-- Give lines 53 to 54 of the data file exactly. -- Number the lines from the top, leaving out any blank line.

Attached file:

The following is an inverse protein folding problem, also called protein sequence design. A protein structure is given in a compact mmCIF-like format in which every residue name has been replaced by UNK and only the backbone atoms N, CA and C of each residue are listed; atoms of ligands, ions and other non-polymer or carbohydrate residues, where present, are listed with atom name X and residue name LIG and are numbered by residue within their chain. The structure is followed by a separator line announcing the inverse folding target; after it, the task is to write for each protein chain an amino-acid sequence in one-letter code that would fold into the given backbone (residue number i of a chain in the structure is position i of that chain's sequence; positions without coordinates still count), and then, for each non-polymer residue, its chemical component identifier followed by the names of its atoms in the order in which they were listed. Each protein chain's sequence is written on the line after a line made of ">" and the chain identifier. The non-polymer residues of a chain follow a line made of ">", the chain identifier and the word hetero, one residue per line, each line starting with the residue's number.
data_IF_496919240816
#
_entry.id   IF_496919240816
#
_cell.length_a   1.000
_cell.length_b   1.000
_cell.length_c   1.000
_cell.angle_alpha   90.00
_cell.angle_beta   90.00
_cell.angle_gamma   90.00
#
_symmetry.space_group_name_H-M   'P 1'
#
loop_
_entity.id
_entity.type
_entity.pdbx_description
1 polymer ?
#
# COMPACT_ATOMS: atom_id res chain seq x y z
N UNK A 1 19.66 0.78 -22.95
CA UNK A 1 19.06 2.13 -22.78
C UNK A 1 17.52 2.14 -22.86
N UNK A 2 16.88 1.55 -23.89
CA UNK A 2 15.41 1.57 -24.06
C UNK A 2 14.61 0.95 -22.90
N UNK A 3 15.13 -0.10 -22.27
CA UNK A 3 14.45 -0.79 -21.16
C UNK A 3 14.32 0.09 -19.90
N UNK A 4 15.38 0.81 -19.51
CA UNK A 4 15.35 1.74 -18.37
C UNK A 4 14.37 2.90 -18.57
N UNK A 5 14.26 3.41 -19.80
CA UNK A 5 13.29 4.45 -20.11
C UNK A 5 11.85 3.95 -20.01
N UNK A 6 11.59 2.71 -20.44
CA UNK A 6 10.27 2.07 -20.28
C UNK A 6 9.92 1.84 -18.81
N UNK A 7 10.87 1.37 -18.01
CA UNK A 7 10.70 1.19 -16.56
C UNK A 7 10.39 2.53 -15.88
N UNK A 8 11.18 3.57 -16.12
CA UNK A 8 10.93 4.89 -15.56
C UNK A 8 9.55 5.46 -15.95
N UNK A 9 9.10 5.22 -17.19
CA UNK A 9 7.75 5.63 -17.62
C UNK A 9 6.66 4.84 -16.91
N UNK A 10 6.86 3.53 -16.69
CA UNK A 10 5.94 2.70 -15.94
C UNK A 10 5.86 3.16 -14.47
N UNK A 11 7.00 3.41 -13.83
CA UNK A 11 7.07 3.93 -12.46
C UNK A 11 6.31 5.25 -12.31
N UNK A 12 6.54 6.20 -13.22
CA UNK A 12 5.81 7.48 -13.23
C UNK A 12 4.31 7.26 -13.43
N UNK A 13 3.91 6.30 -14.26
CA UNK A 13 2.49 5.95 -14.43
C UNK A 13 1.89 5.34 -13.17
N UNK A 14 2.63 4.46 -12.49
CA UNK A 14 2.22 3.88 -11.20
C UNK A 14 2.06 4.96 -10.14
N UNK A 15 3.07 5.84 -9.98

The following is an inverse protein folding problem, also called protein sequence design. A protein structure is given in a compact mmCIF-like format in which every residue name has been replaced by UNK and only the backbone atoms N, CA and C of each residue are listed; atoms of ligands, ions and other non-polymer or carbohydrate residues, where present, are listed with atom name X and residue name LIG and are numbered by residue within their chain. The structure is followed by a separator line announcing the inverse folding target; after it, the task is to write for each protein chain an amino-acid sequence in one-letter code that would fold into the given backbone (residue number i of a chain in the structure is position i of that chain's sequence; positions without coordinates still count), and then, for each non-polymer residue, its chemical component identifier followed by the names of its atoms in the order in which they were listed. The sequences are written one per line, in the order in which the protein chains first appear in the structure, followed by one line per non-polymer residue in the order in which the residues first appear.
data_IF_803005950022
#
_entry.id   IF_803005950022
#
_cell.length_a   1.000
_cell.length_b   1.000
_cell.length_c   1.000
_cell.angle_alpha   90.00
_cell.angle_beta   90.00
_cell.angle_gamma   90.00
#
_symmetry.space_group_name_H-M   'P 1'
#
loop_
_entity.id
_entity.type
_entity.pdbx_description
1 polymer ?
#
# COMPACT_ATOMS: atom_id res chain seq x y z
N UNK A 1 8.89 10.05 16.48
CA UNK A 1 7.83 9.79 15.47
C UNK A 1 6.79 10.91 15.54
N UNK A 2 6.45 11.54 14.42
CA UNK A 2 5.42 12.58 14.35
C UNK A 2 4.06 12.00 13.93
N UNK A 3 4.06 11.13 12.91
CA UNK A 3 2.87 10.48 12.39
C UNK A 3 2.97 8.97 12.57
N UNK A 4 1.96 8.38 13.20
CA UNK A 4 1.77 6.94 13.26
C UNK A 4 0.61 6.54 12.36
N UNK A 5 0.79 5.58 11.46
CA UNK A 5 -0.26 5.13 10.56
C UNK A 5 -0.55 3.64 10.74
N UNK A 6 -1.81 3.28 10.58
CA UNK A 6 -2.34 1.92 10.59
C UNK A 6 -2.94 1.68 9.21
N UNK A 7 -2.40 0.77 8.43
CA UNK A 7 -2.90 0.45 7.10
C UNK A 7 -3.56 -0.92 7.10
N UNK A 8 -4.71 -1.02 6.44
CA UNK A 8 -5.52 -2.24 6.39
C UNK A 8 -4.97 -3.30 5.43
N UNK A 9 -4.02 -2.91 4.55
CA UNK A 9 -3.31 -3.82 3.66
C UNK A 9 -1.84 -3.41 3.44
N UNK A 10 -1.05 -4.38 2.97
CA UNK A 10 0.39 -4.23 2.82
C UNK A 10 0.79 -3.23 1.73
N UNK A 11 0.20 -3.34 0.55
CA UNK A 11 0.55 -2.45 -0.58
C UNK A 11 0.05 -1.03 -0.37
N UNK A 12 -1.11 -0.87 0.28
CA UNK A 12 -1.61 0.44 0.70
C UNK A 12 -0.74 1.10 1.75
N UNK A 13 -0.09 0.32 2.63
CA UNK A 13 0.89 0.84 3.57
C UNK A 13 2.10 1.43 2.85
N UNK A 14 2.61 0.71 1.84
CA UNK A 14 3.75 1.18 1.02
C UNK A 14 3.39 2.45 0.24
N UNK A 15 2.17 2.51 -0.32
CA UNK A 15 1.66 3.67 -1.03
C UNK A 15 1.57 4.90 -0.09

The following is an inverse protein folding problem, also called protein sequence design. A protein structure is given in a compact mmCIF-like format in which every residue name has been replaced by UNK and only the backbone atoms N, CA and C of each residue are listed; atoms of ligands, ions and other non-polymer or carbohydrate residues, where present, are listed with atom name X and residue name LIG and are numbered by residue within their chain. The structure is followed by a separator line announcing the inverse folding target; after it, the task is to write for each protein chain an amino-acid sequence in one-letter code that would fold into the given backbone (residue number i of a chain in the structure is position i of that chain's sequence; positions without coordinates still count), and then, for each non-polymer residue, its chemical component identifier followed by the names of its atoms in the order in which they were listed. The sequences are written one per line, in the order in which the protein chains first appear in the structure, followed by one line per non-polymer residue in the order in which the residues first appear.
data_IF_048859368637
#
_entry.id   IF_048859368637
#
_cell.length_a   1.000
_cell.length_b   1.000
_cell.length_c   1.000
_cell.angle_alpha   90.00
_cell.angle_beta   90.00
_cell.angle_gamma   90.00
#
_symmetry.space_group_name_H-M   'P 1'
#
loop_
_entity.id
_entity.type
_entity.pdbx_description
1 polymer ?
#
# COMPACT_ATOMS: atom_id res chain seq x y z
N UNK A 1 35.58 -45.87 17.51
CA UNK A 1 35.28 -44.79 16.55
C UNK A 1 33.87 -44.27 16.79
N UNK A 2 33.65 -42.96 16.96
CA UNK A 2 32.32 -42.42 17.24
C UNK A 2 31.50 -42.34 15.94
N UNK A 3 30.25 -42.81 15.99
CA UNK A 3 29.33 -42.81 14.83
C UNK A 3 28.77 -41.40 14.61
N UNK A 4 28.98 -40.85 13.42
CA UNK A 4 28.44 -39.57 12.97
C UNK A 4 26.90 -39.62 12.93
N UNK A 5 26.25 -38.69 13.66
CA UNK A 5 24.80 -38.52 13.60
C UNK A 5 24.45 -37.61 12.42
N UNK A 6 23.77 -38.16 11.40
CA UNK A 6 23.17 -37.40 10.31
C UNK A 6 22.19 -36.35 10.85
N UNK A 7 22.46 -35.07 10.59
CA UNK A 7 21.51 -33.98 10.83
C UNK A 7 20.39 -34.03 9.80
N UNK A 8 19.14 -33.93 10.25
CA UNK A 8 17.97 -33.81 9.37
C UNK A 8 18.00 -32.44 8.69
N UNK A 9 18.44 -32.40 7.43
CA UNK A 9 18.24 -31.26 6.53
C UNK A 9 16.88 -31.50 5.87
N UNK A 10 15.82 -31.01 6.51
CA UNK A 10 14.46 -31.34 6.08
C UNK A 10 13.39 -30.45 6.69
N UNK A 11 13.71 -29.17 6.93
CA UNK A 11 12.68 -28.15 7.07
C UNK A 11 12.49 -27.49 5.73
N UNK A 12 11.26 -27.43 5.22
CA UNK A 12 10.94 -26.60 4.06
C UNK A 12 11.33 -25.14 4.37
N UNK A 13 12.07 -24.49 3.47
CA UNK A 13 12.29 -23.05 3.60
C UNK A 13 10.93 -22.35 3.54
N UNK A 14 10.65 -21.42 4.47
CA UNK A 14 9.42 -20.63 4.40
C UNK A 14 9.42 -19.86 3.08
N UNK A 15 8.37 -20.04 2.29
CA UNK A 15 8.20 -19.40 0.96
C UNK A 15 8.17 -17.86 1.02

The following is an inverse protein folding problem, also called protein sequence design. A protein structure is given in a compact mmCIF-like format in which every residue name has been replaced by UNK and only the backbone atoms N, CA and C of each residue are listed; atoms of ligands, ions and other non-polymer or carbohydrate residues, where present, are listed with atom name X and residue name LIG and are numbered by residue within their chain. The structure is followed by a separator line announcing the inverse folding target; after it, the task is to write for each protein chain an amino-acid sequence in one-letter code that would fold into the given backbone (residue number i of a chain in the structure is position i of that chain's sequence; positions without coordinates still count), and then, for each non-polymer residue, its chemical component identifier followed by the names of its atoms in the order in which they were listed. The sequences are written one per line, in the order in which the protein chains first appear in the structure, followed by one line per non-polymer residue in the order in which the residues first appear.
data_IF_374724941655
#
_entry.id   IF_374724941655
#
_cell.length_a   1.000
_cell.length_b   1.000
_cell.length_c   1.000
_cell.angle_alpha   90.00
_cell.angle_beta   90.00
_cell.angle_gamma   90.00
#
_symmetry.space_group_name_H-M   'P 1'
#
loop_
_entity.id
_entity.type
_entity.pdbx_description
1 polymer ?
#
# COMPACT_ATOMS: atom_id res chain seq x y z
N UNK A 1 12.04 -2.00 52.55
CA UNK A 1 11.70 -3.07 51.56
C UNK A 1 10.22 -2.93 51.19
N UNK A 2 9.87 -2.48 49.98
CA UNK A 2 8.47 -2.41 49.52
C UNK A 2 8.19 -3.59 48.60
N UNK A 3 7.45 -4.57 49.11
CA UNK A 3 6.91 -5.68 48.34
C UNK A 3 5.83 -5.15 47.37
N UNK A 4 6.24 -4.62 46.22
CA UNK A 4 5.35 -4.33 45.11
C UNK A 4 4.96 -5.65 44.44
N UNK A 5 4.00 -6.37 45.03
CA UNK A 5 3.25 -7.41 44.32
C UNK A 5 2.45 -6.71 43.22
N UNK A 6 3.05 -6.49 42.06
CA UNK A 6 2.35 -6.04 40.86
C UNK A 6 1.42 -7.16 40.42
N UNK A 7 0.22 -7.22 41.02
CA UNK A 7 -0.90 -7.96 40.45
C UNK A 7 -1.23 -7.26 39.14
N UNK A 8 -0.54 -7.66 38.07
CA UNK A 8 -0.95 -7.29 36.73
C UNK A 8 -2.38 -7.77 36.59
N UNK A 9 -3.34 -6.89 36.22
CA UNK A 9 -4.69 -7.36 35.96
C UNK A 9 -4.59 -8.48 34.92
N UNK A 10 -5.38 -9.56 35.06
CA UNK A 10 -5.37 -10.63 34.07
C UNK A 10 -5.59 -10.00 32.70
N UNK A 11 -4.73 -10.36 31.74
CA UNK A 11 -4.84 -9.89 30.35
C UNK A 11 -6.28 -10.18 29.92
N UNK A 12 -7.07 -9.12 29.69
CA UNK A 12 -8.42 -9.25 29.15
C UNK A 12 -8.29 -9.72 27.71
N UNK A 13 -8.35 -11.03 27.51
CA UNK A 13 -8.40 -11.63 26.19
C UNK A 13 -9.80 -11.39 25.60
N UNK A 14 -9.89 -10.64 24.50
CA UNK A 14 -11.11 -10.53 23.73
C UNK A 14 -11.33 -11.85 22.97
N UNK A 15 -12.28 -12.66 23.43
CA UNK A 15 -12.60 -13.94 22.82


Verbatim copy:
CA UNK A 11 7.07 3.93 -12.46
C UNK A 11 6.31 5.25 -12.31